While announcing the discovery of a second corpse on Thursday, March 12, a Cologne fire department spokesperson could not confirm whether the body found was that of a 24-year-old who reportedly lived in a building near the archive and has been missing since the archive suddenly collapsed on March 3.
The remains, which were found nine meters (29.5 feet) beneath ground level, had not yet been removed from the rubble and it was impossible to tell Thursday evening if they were from a man or woman, the spokesman added.
Police officials said they would not comment on find until an autopsy confirming the deceased's identity could be conducted.
The collapse's only other known victim, a 17-year-old boy, was found over the weekend.
The collapse appeared to be linked to tunneling work for a new underground train line that undermined the archive, which was crammed with manuscripts detailing Europe's medieval heritage and the works of great authors and musicians.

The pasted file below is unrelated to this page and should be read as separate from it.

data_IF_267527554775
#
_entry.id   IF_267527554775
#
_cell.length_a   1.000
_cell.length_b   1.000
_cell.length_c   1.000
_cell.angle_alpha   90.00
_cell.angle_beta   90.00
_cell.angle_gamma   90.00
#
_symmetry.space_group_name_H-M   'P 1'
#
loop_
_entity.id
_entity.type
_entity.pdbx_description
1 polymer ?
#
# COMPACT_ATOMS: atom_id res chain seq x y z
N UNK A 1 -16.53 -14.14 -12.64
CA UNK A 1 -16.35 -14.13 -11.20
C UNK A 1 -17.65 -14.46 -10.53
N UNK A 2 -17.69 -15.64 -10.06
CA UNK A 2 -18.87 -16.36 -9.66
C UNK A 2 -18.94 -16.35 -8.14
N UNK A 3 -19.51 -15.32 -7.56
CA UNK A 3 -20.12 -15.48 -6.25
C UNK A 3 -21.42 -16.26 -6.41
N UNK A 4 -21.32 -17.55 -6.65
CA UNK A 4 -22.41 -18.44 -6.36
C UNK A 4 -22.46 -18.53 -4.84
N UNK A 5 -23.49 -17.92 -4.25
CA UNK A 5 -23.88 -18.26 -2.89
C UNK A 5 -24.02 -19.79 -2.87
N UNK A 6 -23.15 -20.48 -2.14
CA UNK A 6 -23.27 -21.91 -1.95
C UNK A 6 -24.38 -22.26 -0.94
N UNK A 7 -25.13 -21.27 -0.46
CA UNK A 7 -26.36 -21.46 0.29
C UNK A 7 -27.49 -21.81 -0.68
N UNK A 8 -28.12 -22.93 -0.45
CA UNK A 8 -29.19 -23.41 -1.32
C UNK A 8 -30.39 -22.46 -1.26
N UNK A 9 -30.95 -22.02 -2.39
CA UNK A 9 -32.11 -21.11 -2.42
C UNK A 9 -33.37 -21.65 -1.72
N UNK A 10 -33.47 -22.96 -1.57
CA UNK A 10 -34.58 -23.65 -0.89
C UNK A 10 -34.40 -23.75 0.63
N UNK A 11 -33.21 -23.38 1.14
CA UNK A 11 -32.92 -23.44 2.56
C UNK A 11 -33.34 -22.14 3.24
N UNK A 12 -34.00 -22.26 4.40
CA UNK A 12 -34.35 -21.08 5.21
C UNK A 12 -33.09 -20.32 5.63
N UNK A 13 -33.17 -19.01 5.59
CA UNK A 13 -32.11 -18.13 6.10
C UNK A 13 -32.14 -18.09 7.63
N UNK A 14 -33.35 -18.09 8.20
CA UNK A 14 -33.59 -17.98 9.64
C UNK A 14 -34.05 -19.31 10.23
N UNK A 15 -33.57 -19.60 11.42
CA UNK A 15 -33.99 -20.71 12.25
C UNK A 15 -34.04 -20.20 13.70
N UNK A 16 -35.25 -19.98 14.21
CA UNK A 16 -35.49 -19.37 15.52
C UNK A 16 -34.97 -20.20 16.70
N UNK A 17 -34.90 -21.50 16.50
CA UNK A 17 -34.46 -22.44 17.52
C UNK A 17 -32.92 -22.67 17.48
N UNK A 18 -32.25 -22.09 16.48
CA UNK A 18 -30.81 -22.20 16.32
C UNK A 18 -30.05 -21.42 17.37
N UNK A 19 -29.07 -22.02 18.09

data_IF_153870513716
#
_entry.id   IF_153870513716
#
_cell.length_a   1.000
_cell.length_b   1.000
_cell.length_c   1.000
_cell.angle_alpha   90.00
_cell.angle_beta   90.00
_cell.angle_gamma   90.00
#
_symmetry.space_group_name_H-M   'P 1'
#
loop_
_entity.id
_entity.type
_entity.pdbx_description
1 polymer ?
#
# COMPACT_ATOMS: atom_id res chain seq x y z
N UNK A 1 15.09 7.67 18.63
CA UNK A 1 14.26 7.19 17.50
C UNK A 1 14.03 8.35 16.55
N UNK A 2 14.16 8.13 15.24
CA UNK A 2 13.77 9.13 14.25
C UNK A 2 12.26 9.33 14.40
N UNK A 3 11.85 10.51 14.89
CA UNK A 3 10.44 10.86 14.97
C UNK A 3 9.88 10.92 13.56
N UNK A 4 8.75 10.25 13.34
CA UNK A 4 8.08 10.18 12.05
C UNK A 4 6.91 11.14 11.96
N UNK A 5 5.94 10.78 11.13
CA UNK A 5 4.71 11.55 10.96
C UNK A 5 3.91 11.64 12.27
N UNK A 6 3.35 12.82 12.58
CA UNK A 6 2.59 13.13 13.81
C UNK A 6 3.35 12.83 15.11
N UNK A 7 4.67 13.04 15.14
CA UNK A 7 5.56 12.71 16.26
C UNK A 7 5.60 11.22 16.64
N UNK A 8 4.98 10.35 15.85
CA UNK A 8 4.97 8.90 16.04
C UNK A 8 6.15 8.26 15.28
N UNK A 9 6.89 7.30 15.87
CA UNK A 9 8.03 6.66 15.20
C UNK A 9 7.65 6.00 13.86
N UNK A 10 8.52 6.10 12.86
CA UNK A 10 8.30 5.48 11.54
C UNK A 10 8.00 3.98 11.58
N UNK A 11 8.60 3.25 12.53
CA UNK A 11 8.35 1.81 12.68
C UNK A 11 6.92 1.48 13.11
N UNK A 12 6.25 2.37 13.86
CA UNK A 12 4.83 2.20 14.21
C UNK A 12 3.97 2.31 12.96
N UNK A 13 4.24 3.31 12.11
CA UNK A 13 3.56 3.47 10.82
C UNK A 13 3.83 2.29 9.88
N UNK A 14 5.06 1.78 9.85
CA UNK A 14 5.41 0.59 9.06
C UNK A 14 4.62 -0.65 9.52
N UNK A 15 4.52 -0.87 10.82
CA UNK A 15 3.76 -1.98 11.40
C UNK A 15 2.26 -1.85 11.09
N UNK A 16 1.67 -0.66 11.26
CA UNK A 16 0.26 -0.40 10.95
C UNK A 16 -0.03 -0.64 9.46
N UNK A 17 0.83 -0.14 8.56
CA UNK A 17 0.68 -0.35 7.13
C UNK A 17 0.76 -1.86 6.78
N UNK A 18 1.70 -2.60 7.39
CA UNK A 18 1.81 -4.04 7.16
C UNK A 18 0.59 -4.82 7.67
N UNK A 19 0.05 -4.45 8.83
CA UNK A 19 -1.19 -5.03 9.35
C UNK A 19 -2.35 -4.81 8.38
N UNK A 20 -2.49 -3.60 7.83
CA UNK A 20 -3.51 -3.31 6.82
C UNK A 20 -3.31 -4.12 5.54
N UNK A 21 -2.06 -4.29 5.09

The disaster is one of Germany's worst heritage losses since World War II.
The archives, which had six levels above ground and two below, were described as the richest municipal record collection in northern continental Europe, including decrees by emperors, lists of medieval residents and centuries of merchants' records.